Songza Is Dead, But It Lives On Within Google Play Music
The end is nigh for Songza, but the free, curated playlist service will live on in the form of “Listen Now” playlists on Google Play Music.
The popular music service will stream its last workout playlist, commute soundtrack and set of BBQ jams on January 31, which was Google’s plan from the moment it bought the company more than a year ago. But its legacy endures. Songza co-founders Elias Roman and Elliott Breece—now project managers at Google Play Music—say they’ve been infusing Google Play Music with handpicked mixes. Whereas Songza was available only in the US and Canada, Roman and Breece say its thematic playlists are streamable in 13 countries. So while Songza’s going away, Roman and Breece say the service’s mission is stronger and further-reaching than ever.
“In June, we launched the free tier of Google Play Music,” Roman says. “(Today), in Canada, we’re launching a free tier as well. That gives us, in the two countries that Songza operates in, all the features we love about Songza in Google Play Music … Once we had the parity on those two levels, the Songza team decided that it was a really good time to focus on one product. We can move more quickly, we can be more focused on advancing our mission through one vehicle.”
Roman and Breece say their team has taken great care to ensure Songza users have a seamless transition between services. Starting today, Songza users will be able to port their saved favorite songs and stations and recent playlists to Google Play Music. That’ll be the case through the end of January 2016, when Songza shuts down for good.
Songza has been around since 2007, but its raison d’etre is the hot new trend in an increasingly competitive streaming-music landscape. Curation is big, and everyone from Apple Music to Spotify to Amazon has added hand-picked playlists by DJs and music experts. The thematic playlists that Songza has long offered—mixes for the beach, for the gym, for all-night coding sessions—are all part of the major services, too.
That’s ultimately what put Songza in the position to be bought, and it points to a growing trend of consolidation in streaming music. With Apple, Google, Amazon, Spotify, and Pandora representing the 800-pound gorillas in the room, is there any hope of a smaller upstart having a seat at the table? Rdio and Grooveshark shut down in the past year, and Beats Music was absorbed by Apple.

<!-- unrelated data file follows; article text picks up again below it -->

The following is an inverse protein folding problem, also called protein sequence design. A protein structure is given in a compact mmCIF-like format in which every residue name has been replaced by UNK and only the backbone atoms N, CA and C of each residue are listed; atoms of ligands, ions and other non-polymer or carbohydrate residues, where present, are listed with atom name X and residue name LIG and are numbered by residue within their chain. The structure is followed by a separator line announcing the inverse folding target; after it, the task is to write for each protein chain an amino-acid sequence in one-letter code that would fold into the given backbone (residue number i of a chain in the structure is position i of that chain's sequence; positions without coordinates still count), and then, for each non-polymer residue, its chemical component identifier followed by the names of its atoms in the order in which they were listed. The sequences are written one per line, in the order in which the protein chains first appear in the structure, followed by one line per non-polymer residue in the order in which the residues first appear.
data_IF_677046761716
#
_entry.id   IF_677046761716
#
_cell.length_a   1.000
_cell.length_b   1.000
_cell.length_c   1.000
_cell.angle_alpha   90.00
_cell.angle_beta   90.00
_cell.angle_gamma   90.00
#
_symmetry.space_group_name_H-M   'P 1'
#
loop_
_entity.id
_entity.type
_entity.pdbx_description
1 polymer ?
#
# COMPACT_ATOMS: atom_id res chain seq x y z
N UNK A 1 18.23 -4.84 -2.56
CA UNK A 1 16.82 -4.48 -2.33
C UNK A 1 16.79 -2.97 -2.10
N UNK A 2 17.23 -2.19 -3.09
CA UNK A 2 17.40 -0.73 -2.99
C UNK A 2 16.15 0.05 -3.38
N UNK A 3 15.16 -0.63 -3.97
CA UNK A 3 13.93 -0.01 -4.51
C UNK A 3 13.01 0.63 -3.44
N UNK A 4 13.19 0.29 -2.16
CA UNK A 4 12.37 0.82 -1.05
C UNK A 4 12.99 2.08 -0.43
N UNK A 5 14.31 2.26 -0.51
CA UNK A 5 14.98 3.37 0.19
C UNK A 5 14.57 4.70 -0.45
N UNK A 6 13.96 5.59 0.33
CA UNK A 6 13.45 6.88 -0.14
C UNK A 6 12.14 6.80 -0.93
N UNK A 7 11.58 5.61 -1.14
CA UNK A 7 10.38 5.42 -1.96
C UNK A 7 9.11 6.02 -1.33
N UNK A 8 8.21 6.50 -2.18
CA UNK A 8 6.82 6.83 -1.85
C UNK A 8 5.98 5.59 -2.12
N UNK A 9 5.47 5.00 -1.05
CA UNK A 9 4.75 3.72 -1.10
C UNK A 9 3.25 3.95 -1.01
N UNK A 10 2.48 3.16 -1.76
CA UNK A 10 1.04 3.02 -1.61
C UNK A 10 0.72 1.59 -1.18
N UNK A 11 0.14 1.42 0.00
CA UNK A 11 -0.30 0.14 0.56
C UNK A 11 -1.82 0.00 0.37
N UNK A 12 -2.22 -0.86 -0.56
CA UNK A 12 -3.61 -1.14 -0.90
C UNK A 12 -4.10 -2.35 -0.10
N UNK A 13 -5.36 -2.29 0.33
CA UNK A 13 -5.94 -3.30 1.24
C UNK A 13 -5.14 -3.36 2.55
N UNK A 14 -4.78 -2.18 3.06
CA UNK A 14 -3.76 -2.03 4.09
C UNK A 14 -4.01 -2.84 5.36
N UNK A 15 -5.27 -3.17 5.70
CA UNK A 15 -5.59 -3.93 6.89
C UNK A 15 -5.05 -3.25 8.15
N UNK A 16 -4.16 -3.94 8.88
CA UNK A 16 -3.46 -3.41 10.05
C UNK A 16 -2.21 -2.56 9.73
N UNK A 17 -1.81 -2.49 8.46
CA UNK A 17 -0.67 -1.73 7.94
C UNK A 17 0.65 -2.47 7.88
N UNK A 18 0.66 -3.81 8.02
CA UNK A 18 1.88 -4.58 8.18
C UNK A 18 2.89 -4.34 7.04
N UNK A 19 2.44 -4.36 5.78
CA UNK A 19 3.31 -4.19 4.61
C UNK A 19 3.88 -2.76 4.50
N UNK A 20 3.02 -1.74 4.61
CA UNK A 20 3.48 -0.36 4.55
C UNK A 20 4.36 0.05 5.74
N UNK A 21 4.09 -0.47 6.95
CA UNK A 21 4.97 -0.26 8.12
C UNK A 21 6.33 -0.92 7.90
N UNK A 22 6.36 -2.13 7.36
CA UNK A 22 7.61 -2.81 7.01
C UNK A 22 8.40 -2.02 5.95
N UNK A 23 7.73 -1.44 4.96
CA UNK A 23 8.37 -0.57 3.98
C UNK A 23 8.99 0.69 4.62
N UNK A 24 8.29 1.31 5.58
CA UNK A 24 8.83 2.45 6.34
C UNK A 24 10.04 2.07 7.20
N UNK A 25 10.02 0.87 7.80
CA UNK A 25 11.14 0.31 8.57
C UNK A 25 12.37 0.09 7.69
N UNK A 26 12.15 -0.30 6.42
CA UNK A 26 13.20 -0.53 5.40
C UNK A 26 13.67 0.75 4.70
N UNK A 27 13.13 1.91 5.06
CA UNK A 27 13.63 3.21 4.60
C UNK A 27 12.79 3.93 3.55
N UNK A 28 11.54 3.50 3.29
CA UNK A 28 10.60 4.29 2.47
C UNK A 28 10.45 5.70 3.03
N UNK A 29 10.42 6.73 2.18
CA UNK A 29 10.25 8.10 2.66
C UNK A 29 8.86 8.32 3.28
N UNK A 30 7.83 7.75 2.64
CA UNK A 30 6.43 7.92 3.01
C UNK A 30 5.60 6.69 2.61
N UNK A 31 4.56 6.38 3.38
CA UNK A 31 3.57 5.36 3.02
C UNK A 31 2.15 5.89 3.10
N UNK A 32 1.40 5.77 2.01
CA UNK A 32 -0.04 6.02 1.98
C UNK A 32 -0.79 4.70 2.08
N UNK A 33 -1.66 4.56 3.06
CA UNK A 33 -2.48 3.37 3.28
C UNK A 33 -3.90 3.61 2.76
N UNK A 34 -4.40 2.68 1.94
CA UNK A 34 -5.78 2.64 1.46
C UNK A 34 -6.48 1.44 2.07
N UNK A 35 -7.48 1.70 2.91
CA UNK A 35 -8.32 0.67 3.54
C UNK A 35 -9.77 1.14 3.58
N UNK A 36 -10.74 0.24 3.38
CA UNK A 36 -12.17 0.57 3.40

“Certainly the biggest ecosystem providers have the best opportunity to gain market share, and it’s hard to think they won’t have at least some success if not fully take over the majority of market share over the coming years,” says Gartner research director Brian Blau. “We may not see many more startups come in and rise stratospherically, but look at what happened last week with Adele and her new release. (It) apparently broke sales records yet the music wasn’t available in any of the streaming services.”
So for a smaller startup, the ultimate goal probably is acquisition by a streaming giant—or offering something radically different—rather than competing directly. Roman says gaps remain when it comes to discovering and organizing music. Smaller services can help fill them.
“What’s critical for any small player is that you can’t be just like some big service but incrementally better,” Roman says. “That’s a really bad strategy. And I think the opportunity for small services is to take some unmet need and kill it. You need to focus on the one problem you want to solve. Curation is definitely having a moment, but curation is a means to an end. The value that we have in our users’ lives is making the things they do everyday better. This isn’t going to be a one-horse race. There’s not just going to be one service. I still think there’s room for scrappy startups to find some unmet need and do a really good job at it.”
For their part, Roman and Breece don’t consider Songza’s disappearance bittersweet. They say being part of Google Play Music ultimately will help them reach goals they set out to accomplish in the first place.
“When you think of the future of music … it’s less about people searching and browsing, and more about content finding people in the right context,” Breece says. “I’m personally excited to be able to focus on one product. The good news is that we’re focusing on the same mission … The good news is that now, we’re doing it with more resources.”
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